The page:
US World Cup Blind Sailors Mark Bos and Matt Chao to Attend NTI’s Summer Extravaganza

Press Release - World Sailing Day Event

For Release Thursday, August 25 2016 at 12:00 p.m.

[Hull, MA] - U.S. World Cup Blind Sailors Mark Bos and Matt Chao to Attend NTIs Summer Extravaganza

National Telecommuting Institute (NTI) is proud to be hosting two legally blind international competitive sailors from the US team for the 2016 US World Sailing Blind Match Racing World Championship team at their summer event, which will be held at Jos Nautical in Hull, MA on Friday, August 26, 2016 from noon until sunset.
Blind sailors Mark Bos from Gloucester, MA, and Matt Chao from Newton, MA will be at the event to present on many aspects of competitive blind sailing, including blind individuals competing in sailing regattas.
Members of the media are invited to this event from 1 to 3 p.m. to learn more about Bos, Chao and the US World Sailing Blind Match Racing World Championship, while also helping to spread the word on what individuals with visual impairments can accomplish.
NTI is one of the main sponsors for the United States team in the 2016 World Sailing Blind Match Racing World Championship, which will be held in Sheboygan, WI, from September 19 through the 25 of 2016.
The Blind Match Racing World will be held in correlation with the Women's (able-bodied) Match Race World Championship.  These events include some of the world's top sailors who are visually impaired and some of the worlds greatest female sailors.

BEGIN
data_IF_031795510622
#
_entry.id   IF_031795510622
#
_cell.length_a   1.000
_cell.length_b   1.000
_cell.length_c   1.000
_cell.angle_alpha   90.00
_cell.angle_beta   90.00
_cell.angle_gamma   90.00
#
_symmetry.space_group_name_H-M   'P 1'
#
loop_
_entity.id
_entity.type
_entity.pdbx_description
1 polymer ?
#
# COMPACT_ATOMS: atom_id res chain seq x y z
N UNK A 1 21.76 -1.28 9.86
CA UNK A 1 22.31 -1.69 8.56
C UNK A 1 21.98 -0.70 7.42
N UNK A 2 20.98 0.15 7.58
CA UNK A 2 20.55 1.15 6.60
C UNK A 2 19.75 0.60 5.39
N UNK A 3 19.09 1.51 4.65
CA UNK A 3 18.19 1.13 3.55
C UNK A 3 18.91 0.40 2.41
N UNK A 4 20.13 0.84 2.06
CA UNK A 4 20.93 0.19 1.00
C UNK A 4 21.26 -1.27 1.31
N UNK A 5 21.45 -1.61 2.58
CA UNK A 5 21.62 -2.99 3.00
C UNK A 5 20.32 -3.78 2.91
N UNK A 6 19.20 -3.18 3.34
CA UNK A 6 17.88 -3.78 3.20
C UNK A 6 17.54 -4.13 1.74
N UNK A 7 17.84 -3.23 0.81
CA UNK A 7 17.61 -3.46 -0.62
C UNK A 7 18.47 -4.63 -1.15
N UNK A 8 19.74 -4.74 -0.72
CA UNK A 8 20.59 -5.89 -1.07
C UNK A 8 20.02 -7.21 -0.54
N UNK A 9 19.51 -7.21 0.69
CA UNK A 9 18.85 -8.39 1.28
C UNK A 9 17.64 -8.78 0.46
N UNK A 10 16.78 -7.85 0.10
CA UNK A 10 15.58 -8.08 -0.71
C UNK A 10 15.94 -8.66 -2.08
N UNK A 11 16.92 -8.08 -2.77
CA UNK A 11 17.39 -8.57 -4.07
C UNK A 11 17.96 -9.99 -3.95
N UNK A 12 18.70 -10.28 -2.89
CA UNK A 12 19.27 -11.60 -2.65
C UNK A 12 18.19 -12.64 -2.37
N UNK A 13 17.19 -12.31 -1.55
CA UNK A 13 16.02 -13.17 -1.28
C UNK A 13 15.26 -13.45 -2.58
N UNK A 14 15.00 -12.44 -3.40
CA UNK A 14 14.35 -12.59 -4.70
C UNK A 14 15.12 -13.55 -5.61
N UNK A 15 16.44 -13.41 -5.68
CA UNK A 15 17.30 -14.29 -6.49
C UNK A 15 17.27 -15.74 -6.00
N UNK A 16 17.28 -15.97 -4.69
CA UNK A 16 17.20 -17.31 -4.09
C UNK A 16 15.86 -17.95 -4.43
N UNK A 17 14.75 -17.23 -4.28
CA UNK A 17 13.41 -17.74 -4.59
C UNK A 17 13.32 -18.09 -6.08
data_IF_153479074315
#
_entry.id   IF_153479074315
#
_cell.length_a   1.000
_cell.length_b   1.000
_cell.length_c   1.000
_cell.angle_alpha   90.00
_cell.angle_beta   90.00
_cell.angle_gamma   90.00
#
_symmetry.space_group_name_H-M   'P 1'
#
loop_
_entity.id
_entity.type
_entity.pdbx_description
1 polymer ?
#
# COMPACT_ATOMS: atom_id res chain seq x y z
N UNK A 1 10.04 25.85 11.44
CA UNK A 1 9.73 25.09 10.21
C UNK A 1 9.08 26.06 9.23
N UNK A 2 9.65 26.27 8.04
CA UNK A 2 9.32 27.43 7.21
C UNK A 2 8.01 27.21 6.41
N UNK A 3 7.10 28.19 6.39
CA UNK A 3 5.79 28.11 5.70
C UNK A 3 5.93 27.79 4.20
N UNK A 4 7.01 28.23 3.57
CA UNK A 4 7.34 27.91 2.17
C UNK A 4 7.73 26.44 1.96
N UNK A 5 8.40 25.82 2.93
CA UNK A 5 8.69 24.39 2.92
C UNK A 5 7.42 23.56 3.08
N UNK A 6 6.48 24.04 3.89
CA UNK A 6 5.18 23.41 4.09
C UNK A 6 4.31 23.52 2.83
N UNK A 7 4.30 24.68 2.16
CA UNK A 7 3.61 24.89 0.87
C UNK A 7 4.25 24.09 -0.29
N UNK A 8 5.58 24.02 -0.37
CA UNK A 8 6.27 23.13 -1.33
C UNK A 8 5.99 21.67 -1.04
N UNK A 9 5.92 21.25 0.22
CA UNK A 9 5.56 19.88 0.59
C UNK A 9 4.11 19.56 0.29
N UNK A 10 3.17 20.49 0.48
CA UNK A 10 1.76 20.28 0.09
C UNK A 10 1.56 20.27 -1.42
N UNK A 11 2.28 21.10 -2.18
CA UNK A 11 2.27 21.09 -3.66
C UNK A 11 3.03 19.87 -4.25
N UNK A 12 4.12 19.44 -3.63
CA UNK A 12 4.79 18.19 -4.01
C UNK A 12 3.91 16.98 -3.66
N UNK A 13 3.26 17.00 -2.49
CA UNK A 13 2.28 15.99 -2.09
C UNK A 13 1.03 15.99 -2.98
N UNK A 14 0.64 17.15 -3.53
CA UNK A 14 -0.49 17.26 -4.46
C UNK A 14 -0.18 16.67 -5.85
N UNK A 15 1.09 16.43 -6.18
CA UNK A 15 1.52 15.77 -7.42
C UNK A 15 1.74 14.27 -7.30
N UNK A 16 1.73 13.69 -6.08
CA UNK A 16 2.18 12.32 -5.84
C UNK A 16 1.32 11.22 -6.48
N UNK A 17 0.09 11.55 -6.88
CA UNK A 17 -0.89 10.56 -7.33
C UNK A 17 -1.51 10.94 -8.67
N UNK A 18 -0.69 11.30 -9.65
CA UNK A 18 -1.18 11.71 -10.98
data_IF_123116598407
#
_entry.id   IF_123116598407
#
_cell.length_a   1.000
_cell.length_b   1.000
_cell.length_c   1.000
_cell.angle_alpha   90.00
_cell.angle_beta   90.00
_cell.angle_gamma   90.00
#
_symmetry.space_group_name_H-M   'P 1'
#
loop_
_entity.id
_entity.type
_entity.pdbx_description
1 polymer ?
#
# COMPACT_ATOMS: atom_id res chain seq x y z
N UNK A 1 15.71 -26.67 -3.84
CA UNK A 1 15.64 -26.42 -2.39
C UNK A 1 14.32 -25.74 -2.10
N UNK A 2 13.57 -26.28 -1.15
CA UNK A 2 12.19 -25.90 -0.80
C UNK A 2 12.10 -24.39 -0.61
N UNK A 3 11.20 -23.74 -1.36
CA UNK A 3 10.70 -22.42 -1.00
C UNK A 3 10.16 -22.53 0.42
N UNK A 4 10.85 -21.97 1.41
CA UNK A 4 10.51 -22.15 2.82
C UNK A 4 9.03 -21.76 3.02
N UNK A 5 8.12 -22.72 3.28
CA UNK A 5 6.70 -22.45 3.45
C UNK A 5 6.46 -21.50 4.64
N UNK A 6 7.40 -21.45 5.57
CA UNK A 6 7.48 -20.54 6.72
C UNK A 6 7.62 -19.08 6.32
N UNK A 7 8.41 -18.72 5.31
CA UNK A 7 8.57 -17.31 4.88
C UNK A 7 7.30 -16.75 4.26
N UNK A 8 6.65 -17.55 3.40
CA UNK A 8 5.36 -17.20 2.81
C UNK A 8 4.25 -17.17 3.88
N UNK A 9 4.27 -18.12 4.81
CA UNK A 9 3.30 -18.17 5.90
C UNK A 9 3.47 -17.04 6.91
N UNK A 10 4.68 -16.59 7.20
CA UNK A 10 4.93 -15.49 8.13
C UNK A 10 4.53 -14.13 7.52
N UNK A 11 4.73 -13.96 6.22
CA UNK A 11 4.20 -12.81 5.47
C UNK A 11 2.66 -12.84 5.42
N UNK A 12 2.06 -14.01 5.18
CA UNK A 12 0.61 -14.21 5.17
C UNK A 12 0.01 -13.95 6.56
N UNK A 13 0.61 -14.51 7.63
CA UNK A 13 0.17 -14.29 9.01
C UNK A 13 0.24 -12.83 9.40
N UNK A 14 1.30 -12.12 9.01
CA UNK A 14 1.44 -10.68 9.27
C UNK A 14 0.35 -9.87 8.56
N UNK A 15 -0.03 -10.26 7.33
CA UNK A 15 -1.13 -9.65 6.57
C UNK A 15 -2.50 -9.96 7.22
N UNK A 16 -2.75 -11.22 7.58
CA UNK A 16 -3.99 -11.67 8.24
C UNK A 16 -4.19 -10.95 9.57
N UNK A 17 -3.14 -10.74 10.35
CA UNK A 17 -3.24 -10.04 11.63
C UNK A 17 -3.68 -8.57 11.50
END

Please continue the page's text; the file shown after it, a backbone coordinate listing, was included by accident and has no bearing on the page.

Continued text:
The US Sailing Center of Sheboygan and World Sailing will host the World Championships of Blind Match Racing on Wisconsins Lake Michigan shore. It is the mission of the US Sailing Center of Sheboygan to develop abilities in sailing and seamanship in individuals to the extent of their capacity. The Center believes that regardless of age, income, ability, or disability, those who come to understand the fundamentals of sail trim, teamwork, and seamanship understand more about themselves, their fellows, and their world.
National Telecommuting Institute, NTI was founded in 1995 as a 501(c)(3) nonprofit organization, NTI pursued a mission to identify and develop work-at-home jobs for home-based Americans who are physically disabled.
Since that time, NTI has provided trained work-at-home employees to some of the largest U.S. government agencies, Fortune 500 companies and to smaller businesses who want to outsource customer service and technical support operations in order to reduce costs.
Visit for more information about how NTI assists Americans with disabilities in their job searches.

Tony Iommi - He is Iron Man!

“Iron Man”. “The Wizard”. “War Pigs”. These are just a few of the most popular songs from the band Black Sabbath and today I want to tell you a bit more about the band’s lead guitarist and founding member, Tony Iommi since they are playing in Massachusetts tonight at the Xfinity Center.

Iommi started guitar at an early age, but the world almost didn’t get to know his surprise musical talents. At the age of 17, he was working at a sheet metal factory and lost the tips of the middle and right fingers of his right hand in an accident. When this incident happened, Iommi thought of leaving guitar behind forever.